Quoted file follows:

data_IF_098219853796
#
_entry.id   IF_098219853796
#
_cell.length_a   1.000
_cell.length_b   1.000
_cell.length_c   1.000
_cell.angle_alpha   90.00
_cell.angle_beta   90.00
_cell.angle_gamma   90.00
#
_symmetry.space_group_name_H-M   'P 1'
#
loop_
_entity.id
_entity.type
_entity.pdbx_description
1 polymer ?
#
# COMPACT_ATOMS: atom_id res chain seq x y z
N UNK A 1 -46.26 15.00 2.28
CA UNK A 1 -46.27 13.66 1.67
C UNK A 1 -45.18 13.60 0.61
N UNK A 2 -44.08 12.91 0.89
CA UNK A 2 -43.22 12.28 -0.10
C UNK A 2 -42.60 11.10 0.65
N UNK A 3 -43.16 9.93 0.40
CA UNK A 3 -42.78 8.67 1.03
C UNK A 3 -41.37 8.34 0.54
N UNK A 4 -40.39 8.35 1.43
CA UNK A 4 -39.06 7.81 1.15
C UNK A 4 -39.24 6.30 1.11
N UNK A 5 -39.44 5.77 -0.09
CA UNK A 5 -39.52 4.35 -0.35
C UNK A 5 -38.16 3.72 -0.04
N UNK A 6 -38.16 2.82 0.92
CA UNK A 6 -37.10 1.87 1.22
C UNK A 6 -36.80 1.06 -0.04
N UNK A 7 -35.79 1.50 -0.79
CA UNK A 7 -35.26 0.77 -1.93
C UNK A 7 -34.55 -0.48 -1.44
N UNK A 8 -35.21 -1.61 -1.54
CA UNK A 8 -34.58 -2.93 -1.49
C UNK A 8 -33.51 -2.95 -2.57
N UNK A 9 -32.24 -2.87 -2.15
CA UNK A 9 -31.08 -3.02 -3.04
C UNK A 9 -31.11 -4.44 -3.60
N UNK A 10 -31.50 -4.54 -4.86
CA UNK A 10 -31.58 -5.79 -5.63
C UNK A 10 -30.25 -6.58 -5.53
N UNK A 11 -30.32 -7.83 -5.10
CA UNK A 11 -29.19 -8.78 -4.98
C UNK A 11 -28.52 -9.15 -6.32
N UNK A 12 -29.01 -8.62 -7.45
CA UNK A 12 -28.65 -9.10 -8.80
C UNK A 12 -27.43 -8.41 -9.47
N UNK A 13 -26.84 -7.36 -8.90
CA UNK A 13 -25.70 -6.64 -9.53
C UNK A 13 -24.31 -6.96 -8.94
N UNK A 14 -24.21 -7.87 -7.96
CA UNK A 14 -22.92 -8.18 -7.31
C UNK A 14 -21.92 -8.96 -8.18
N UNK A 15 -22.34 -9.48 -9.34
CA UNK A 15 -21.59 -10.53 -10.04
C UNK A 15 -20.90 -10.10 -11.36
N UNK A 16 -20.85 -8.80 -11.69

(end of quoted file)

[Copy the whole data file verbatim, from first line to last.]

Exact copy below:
data_IF_098219853796
#
_entry.id   IF_098219853796
#
_cell.length_a   1.000
_cell.length_b   1.000
_cell.length_c   1.000
_cell.angle_alpha   90.00
_cell.angle_beta   90.00
_cell.angle_gamma   90.00
#
_symmetry.space_group_name_H-M   'P 1'
#
loop_
_entity.id
_entity.type
_entity.pdbx_description
1 polymer ?
#
# COMPACT_ATOMS: atom_id res chain seq x y z
N UNK A 1 -46.26 15.00 2.28
CA UNK A 1 -46.27 13.66 1.67
C UNK A 1 -45.18 13.60 0.61
N UNK A 2 -44.08 12.91 0.89
CA UNK A 2 -43.22 12.28 -0.10
C UNK A 2 -42.60 11.10 0.65
N UNK A 3 -43.16 9.93 0.40
CA UNK A 3 -42.78 8.67 1.03
C UNK A 3 -41.37 8.34 0.54
N UNK A 4 -40.39 8.35 1.43
CA UNK A 4 -39.06 7.81 1.15
C UNK A 4 -39.24 6.30 1.11
N UNK A 5 -39.44 5.77 -0.09
CA UNK A 5 -39.52 4.35 -0.35
C UNK A 5 -38.16 3.72 -0.04
N UNK A 6 -38.16 2.82 0.92
CA UNK A 6 -37.10 1.87 1.22
C UNK A 6 -36.80 1.06 -0.04
N UNK A 7 -35.79 1.50 -0.79
CA UNK A 7 -35.26 0.77 -1.93
C UNK A 7 -34.55 -0.48 -1.44
N UNK A 8 -35.21 -1.61 -1.54
CA UNK A 8 -34.58 -2.93 -1.49
C UNK A 8 -33.51 -2.95 -2.57
N UNK A 9 -32.24 -2.87 -2.15
CA UNK A 9 -31.08 -3.02 -3.04
C UNK A 9 -31.11 -4.44 -3.60
N UNK A 10 -31.50 -4.54 -4.86
CA UNK A 10 -31.58 -5.79 -5.63
C UNK A 10 -30.25 -6.58 -5.53
N UNK A 11 -30.32 -7.83 -5.10
CA UNK A 11 -29.19 -8.78 -4.98
C UNK A 11 -28.52 -9.15 -6.32
N UNK A 12 -29.01 -8.62 -7.45
CA UNK A 12 -28.65 -9.10 -8.80
C UNK A 12 -27.43 -8.41 -9.47
N UNK A 13 -26.84 -7.36 -8.90
CA UNK A 13 -25.70 -6.64 -9.53
C UNK A 13 -24.31 -6.96 -8.94
N UNK A 14 -24.21 -7.87 -7.96
CA UNK A 14 -22.92 -8.18 -7.31
C UNK A 14 -21.92 -8.96 -8.18
N UNK A 15 -22.34 -9.48 -9.34
CA UNK A 15 -21.59 -10.53 -10.04
C UNK A 15 -20.90 -10.10 -11.36
N UNK A 16 -20.85 -8.80 -11.69